Throughout Bosnia, mosques were systematically destroyed by Serb and Croat armed forces. Among the most important losses were two mosques in Banja Luka, Arnaudija and Ferhadija mosque, that were on the United Nations Educational, Scientific and Cultural Organization (UNESCO) register of world cultural monuments.

Destruction of Islamic religious buildings in Bosnia 1992-1995

Destruction of Islamic religious buildings in Bosnia (1992-1995)7
Building Destroyed Damaged Total
by Serb extremists by Croat extremists by Serb extremists by Croat extremists Total destroyed during the war Total damaged during the war Total Total no. before the war Percentage of pre-war damaged or destroyed
congregational mosque 249 58 540 80 307 620 927 1,149 81%
small neighbourhood mosque 21 20 175 43 41 218 259 557 47%
Quran schools 14 4 55 14 18 69 87 954 9%
Dervish lodges 4 1 3 1 5 4 9 15 60%
Mausolea, shrines 6 1 34 3 7 37 44 90 49%
Buildings of religious endowments 125 24 345 60 149 405 554 1,425 39%
Total 419 108 1,152 201 527 1,353 1,880 4,190 45%

Increased religious identification

Religious leaders from the three major faiths claim that observance is increasing among younger persons as an expression of increased identification with their ethnic heritage, in large part due to the national religious revival that occurred as a result of the Bosnian war.8 Many Muslim women have adopted Islamic dress styles that had not been common, especially in cities, before the war. Leaders from the three main religious communities observed that they enjoy greater support from their believers in rural areas of Bosnia and Herzegovina rather than urban centres such as the capital Sarajevo or Banja Luka.8 In Bosnia and Herzegovina, there are eight Muftis located in major municipalities across the country: Sarajevo, Bihać, Travnik, Tuzla, Goražde, Zenica, Mostar, and Banja Luka. The acting head of the Islamic Community of Bosnia and Herzegovina is Husein Kavazović.9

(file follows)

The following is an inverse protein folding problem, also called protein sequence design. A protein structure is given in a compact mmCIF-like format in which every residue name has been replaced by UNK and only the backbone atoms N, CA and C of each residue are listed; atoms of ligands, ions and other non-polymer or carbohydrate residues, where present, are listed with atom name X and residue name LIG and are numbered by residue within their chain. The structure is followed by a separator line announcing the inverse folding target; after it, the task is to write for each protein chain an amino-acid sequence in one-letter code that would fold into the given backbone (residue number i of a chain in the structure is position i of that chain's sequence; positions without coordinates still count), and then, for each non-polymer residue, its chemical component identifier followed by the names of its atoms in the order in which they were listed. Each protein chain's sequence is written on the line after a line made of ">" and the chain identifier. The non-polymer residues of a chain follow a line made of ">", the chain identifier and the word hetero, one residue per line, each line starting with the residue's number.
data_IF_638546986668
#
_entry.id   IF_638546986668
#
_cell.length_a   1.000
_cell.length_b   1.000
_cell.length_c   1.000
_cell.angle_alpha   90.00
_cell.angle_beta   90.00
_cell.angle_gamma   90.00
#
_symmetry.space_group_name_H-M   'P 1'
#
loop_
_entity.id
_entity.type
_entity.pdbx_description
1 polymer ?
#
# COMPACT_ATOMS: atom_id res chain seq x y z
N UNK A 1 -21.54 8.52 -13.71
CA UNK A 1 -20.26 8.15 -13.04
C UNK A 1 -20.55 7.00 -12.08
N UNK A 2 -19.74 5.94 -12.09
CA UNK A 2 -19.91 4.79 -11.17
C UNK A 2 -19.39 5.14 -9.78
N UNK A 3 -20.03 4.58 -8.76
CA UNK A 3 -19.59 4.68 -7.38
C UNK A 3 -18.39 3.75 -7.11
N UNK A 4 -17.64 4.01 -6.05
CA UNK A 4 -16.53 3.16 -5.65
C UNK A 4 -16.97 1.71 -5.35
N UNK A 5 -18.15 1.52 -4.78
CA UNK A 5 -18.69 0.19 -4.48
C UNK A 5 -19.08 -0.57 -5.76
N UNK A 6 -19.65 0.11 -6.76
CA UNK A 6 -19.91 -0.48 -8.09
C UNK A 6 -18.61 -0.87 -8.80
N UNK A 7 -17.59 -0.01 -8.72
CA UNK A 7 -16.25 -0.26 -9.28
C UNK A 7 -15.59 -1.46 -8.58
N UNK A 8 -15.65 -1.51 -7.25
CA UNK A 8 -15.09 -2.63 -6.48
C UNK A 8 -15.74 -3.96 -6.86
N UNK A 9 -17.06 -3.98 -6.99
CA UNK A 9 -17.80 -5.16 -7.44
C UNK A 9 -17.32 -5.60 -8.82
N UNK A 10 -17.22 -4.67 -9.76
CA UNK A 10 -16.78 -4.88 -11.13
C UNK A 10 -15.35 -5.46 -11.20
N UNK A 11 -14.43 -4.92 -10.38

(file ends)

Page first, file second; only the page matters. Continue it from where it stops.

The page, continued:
In a 1998 public opinion poll, 78.3% of Bosniaks in the Federation of Bosnia and Herzegovina declared themselves to be religious.10

Secularism

For a few number of Bosniaks that identify themselves as Bosnian Muslims, religion often serves as a community linkage, and religious practice is confined to occasional visits to the mosque or significant rites of passage such as birth, marriage, and death. Headscarves for women, or the hijab is worn only by a minority of Bosniak women, and otherwise mostly for religious obligations. Bosnians who participate in or are children of ethnically mixed marriages between the Bosniak, Serb and Croat populations in Bosnia and Herzegovina are often irreligious.

Status of Religious Freedom

The State Constitution provides freedom of religion,11 and individuals generally enjoy this right in ethnically mixed areas or in areas where they were adherents of the majority religion.